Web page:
The seabed offshore of East Anglia was directly affected by glaciation during the Anglian (MIS 12) when ice extended into the southernmost North Sea. During subsequent glacial episodes, ice sheets terminated further north so did not directly affect the region. The exact southern extent of the Anglian glaciation is debatable. However, bathymetric data suggests part of the Anglian ice sheet may have extended as far south as offshore from Felixstowe and Dix and Sturt (2011) argue for an Anglian glacial origin for over-deepened valleys (tunnel valleys) identified within the Outer Thames estuary. Investigations at the Norfolk Vanguard and Norfolk Boreas OWFs identified over-deepened valleys infilled with high strength clays that are consistent with Swarte Bank Formation tunnel valleys identified elsewhere in the southern North Sea (Graham et al. 2011). These valleys were also identified in the northern parts of the East Coast REC study area (Limpenny et al. 2011).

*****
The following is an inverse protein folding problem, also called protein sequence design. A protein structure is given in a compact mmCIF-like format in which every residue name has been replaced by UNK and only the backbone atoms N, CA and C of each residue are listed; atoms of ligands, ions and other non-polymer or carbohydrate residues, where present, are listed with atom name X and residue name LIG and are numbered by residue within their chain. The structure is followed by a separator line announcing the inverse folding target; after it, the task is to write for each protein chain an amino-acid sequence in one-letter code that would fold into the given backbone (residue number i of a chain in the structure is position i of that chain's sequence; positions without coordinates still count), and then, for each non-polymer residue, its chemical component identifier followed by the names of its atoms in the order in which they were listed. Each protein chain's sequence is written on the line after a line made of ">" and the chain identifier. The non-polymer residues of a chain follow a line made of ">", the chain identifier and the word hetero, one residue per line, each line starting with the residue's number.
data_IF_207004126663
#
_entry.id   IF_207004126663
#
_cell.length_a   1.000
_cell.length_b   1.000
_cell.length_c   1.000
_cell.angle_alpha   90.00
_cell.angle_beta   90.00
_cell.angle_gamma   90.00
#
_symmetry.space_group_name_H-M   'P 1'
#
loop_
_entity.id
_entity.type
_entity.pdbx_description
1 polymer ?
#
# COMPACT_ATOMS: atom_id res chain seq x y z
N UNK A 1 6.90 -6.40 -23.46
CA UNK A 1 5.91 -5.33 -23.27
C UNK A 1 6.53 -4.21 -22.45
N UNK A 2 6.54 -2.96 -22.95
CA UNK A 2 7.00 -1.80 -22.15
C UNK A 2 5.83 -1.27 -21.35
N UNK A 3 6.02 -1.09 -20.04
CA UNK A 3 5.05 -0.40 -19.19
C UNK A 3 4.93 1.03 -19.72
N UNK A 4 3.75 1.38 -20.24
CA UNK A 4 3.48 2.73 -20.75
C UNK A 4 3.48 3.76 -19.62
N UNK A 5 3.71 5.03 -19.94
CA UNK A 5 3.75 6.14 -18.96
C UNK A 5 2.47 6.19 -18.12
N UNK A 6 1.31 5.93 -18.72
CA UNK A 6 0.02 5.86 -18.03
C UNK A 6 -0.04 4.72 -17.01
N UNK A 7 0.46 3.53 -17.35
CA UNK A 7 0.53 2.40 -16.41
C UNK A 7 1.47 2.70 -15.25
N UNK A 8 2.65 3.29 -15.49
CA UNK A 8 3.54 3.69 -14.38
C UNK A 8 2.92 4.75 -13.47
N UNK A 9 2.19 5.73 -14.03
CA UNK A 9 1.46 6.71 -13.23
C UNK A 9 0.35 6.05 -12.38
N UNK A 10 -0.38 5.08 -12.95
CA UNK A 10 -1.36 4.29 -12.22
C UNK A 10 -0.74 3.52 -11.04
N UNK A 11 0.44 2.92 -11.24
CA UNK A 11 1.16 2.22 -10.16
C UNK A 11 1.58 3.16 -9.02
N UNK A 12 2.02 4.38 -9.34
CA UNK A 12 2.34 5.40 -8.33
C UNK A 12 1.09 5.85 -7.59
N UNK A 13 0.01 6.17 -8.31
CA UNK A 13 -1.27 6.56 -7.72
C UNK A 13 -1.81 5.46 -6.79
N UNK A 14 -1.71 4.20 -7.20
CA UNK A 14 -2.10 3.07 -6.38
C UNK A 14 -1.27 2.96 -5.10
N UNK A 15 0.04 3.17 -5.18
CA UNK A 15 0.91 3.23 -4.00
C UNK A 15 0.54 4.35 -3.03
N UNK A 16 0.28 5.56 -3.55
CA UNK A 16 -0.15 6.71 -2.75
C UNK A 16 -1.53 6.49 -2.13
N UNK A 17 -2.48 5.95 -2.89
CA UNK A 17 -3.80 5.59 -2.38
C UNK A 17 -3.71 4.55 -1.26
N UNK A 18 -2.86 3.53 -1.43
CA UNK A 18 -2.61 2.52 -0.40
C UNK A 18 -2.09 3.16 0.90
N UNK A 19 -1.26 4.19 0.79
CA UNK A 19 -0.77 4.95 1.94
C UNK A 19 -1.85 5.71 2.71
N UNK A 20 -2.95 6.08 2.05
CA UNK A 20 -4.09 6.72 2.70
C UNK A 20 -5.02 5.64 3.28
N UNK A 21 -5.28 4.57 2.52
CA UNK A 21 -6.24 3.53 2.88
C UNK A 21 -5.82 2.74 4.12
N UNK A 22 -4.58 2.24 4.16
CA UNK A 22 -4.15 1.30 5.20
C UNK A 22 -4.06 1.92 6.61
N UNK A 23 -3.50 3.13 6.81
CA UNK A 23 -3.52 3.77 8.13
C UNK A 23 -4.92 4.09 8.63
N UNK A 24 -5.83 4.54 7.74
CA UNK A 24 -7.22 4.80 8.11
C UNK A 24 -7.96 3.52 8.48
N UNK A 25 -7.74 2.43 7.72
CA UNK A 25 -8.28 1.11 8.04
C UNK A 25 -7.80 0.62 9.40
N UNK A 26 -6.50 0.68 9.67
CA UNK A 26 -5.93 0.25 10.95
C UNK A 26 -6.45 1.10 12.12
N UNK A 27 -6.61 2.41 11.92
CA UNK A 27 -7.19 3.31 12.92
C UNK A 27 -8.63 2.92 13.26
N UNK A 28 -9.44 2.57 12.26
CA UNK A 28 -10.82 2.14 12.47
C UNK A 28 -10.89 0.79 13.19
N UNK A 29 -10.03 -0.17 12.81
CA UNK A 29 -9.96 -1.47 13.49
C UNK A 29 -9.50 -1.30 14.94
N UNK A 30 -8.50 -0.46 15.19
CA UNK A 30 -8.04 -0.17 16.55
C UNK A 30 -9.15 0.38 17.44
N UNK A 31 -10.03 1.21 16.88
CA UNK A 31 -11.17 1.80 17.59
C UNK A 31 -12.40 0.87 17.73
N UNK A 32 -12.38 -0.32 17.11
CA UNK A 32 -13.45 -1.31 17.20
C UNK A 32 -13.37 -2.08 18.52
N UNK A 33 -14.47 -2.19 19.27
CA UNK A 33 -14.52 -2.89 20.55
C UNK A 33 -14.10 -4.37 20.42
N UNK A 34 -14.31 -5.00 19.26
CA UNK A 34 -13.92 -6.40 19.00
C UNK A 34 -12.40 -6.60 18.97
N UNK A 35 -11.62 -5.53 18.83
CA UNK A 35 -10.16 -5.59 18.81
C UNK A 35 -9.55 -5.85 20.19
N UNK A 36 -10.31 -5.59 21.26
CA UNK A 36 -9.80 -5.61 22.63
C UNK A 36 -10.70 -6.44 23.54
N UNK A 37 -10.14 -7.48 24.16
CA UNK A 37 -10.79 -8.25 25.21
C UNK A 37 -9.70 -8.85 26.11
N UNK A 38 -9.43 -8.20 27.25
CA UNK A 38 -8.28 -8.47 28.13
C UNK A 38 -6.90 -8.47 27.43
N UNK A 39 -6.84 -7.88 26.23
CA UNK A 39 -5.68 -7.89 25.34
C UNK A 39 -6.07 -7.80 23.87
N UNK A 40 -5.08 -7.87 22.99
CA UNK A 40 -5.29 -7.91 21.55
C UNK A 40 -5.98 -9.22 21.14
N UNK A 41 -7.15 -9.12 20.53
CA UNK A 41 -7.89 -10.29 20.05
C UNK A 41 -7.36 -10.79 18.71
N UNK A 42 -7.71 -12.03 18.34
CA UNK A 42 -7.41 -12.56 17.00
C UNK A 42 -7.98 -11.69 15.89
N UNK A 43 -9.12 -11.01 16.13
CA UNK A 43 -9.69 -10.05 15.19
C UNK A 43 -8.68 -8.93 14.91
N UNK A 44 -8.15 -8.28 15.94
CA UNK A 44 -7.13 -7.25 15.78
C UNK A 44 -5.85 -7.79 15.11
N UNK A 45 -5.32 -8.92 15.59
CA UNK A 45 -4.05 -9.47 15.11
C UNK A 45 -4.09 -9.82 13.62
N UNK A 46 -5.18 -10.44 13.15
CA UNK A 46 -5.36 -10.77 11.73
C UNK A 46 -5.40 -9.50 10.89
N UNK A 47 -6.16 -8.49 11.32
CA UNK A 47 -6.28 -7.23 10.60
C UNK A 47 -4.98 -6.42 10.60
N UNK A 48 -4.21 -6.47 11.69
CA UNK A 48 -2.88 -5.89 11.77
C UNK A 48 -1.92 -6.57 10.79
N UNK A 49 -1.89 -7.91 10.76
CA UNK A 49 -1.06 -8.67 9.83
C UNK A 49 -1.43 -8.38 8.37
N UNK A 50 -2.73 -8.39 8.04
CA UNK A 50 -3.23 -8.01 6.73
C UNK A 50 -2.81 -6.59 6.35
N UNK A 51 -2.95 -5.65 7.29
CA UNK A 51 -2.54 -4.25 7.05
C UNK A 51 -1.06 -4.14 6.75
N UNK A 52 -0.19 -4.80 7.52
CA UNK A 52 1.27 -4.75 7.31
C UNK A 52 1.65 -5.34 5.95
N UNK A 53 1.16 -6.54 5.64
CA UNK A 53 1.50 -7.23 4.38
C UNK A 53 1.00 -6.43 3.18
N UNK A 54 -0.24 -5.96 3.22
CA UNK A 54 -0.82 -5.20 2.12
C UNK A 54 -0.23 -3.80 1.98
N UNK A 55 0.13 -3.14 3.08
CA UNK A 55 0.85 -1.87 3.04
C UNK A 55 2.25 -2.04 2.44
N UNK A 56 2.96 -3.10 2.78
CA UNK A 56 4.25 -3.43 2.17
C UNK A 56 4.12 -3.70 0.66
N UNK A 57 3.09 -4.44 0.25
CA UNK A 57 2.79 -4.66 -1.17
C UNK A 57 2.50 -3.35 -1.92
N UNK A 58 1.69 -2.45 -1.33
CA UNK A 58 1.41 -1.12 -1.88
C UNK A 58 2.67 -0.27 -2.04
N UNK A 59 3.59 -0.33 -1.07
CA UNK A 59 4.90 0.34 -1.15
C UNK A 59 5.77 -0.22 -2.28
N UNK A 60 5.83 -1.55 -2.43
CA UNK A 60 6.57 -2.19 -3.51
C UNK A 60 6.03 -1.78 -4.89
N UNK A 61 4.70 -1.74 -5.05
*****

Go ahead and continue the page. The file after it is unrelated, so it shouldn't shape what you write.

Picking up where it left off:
The PalaeoYare fluvial system extends from the lower reaches of the present-day River Yare where it drains into the North Sea through Breydon Water in Great Yarmouth, to approximately 35 km offshore (Tizzard et al. 2014; 2015). Initial formation of the river system is suggested to have occurred during the Anglian period when extensive landscape remodelling and drainage reorganisation took place as the ice sheet advanced to its most southerly position. The earliest sediments infilling the submerged PalaeoYare are fine-coarse sand and gravel interpreted to have formed in a cold-climate glaciofluvial environment. Outside of the main channel, these deposits form a floodplain which is overlain in places by fine-grained sediments (Wessex Archaeology 2008b) and show evidence of oxidation and subaerial exposure (Tizzard et al. 2015). It is these floodplain deposits that preserve the important Middle Palaeolithic assemblage.